Published on January 15th, 2015 | by Gavin0
Summary: Bocconcino offers a beautiful setting without feeling elitist and you won’t feel hard done by when the bill arrives
Nowhere else in Europe says ‘Millionaire’s Playground’ more than Mayfair. Walking along Berkeley Street, every person I pass in a bespoke suit or designer heels has me wondering what it must be like having the world as your personal theme park. I’m daydreaming so much that I walk straight passed my destination, Bocconcino pizzeria on the corner of Berkeley Square. An odd location for a pizza parlour you may imagine, bearing in mind that its neighbours include Nobu, Novikov, and Benares- but after my evening here, it fits as snugly as a hand to glove.
Bocconcino is marketed as a pizzeria but the moment you walk through the door, it is anything but. Dimly lit and surrounded by large mirrored walls, it certainly looks the part and still has that new car smell as it only opened for business a couple of weeks prior to my trip. Looking at the menu, it is more akin to a ristorante rather than a pizzeria, with more than sufficient meat, fish, and salad options available for those wishing to avoid carbs- they obviously know the Mayfair crowd well!
We begin light with tuna carpaccio (£13), a favourite Italian delicacy which can’t be faulted and glad to say the chef hasn’t tampered with tradition keeping it nice and simple. Together with the safe option, we also order the more ambitious vitello tonnato (£12), a popular summer dish consisting of cold veal covered in tuna sauce. This isn’t a dish I’ve tried before but being a veal lover, I was fond of the dish, but given the powerful fish flavours, it’s aimed more towards the tuna admirer.
Next up, we get right into the signature pizza made with Black Truffles (£20). Unlike certain truffle pizzas I’ve tried, the chef hasn’t gone OTT with the fungi, so it retains the characteristics of a good wood fired pizza. The base is superb too, offering the right amount of crunch, without being too charred- posh pizza at its best.
When searching for a pasta dish, what stood out for me was calamari and bottarga with black ink spaghetti (£15). To be honest, it was the thought of trying squid ink infused spaghetti that attracted me towards it, and although the ink spaghetti doesn’t really affect the taste, it looks pretty darn amazing when it arrives. The fresh, homemade al dente pasta really makes a difference; offering a complete meal when combined with the firm calamari that blended surprisingly well with the fish.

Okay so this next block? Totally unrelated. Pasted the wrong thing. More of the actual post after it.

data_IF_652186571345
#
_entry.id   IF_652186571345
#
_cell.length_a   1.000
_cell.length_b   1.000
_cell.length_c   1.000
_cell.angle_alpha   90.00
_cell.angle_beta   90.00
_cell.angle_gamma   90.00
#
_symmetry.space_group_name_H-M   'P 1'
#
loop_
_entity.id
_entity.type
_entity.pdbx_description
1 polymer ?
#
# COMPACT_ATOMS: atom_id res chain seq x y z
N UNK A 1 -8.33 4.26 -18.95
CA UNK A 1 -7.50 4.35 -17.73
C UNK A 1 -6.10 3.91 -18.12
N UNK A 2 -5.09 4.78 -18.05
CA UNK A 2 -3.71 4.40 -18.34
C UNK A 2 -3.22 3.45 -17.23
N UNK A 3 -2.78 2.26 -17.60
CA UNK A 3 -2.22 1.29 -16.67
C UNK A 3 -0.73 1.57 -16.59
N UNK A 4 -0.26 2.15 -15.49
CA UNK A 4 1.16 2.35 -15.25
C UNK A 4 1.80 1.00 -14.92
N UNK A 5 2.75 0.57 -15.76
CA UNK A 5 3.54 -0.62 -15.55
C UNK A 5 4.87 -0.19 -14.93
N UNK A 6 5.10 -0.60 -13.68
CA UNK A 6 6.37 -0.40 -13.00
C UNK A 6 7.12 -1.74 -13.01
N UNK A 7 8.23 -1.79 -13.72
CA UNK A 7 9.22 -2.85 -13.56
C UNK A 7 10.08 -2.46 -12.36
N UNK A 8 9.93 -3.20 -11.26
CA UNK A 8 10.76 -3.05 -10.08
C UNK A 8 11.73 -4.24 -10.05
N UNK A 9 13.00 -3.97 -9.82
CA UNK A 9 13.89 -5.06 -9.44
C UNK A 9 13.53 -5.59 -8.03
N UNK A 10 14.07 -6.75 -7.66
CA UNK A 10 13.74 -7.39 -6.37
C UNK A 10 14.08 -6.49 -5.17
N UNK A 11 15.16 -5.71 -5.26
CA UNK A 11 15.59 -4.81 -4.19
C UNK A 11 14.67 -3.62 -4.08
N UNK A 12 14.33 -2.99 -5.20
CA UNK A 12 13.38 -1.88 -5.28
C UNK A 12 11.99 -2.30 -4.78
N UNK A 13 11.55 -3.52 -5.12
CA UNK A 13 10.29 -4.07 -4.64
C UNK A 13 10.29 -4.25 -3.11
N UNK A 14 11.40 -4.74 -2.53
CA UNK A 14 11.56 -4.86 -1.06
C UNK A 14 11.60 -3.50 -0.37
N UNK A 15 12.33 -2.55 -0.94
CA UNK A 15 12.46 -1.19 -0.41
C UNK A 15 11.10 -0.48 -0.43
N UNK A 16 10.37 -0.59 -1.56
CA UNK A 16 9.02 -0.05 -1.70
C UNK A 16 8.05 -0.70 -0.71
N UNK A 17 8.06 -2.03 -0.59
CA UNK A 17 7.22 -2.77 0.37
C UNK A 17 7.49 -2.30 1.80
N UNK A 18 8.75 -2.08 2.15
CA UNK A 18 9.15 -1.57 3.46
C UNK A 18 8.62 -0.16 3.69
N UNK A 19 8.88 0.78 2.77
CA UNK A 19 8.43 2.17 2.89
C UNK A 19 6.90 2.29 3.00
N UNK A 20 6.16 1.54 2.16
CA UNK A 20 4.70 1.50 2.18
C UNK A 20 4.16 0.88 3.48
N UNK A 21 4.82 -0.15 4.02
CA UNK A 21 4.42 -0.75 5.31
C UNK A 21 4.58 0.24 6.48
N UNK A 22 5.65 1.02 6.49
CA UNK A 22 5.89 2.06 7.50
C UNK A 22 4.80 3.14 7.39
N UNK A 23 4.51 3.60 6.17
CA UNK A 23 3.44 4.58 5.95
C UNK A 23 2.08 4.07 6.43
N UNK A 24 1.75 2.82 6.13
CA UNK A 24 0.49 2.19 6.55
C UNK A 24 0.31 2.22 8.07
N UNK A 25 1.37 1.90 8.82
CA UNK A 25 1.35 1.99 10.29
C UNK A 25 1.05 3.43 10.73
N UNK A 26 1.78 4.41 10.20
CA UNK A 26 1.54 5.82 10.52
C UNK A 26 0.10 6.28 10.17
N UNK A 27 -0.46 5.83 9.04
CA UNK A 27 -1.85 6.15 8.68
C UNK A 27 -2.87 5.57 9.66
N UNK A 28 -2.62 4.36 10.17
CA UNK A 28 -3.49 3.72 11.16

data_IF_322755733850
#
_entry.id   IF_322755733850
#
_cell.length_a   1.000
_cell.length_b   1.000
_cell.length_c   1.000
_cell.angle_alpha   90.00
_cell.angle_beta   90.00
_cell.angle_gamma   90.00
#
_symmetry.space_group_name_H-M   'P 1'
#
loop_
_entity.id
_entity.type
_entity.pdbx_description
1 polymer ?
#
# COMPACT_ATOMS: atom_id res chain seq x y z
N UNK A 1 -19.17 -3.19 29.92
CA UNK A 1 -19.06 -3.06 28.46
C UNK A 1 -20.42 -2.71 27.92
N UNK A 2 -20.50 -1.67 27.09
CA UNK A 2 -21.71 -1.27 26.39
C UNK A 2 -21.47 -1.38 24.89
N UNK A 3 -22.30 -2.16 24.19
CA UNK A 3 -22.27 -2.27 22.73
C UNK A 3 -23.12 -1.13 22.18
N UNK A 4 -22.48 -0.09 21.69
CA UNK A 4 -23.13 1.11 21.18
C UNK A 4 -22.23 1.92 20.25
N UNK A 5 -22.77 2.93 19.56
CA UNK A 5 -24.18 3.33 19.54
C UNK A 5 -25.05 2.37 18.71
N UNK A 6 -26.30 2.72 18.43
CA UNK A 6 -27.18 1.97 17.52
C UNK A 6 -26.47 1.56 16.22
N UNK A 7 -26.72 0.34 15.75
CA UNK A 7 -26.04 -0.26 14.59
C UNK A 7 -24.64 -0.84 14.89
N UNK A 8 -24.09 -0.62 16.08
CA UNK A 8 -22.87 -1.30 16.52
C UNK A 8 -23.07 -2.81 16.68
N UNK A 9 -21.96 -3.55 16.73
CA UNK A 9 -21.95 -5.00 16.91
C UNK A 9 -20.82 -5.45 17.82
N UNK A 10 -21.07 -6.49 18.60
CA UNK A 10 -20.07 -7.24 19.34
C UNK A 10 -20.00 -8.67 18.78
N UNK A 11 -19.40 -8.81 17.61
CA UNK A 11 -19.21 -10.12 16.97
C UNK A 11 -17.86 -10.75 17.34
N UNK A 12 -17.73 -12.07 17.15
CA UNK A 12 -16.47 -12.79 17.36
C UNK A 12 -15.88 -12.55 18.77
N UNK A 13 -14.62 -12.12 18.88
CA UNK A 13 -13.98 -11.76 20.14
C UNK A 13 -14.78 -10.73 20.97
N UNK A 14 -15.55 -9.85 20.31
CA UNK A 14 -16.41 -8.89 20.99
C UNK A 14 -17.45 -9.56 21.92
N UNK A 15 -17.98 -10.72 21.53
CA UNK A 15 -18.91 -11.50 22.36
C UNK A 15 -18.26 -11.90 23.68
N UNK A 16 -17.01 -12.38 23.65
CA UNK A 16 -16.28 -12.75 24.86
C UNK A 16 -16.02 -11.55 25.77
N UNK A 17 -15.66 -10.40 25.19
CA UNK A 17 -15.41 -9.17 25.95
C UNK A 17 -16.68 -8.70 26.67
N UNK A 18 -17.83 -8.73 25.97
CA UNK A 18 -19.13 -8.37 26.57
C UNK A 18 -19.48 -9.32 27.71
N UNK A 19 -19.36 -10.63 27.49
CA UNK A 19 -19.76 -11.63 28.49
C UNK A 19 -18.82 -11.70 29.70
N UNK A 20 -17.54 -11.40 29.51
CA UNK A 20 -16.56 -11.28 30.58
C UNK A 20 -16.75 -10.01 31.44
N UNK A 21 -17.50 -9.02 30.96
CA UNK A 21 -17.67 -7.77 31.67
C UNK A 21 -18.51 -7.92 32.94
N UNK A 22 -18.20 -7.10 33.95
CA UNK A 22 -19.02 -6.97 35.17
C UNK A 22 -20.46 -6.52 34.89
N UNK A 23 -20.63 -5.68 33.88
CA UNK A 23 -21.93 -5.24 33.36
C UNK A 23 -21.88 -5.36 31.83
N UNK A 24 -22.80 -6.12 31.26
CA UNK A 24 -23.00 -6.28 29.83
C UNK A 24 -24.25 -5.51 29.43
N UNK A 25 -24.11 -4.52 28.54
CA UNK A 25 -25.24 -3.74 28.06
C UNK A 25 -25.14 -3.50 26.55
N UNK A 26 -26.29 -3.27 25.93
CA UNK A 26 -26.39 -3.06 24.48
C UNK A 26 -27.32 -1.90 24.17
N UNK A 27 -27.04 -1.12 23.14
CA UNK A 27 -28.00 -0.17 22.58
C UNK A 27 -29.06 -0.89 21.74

Although we’ve had some fantastic dishes, the best was certainly saved for last. Words can’t really do justice to just how good the pan fried sole (£25) tastes. Not over-seasoned and cooked to the perfect crisp on the outside, while remaining light and delicate in the middle; superlative in every way, you must order even if you don’t like fish, it’s that good!
If after all this food you are still in the mood for dessert (I declined until I saw the menu), then you can’t go wrong with the passion fruit cheesecake (£7). I’ve had many a lacklustre cheesecake in recent years, but when done properly, the result is akin to your first kiss; unforgettable.
When you’ve had such a memorable meal, it’s difficult to critique anything about Bocconcino’s apart from the slightly robotic staff. Although extremely attentive, the atmosphere maybe lacked the warmth of some of my favourite Italian ristorantes; but given they’ve only been open a week, and we are on the most exclusive street in Europe, it’s to be expected that the staff may be a bit on edge.
Before coming to Bocconcino, I categorised it as an overpriced pizzeria catering to a very niche audience. Granted you can go elsewhere for an equally good meal for a fraction of the price, but for a special occasion, Bocconcino offers a beautiful setting without feeling elitist and you won’t feel hard done by when the bill arrives.
Bocconcino, 19 Berkeley St, W1J 8EDShare This Post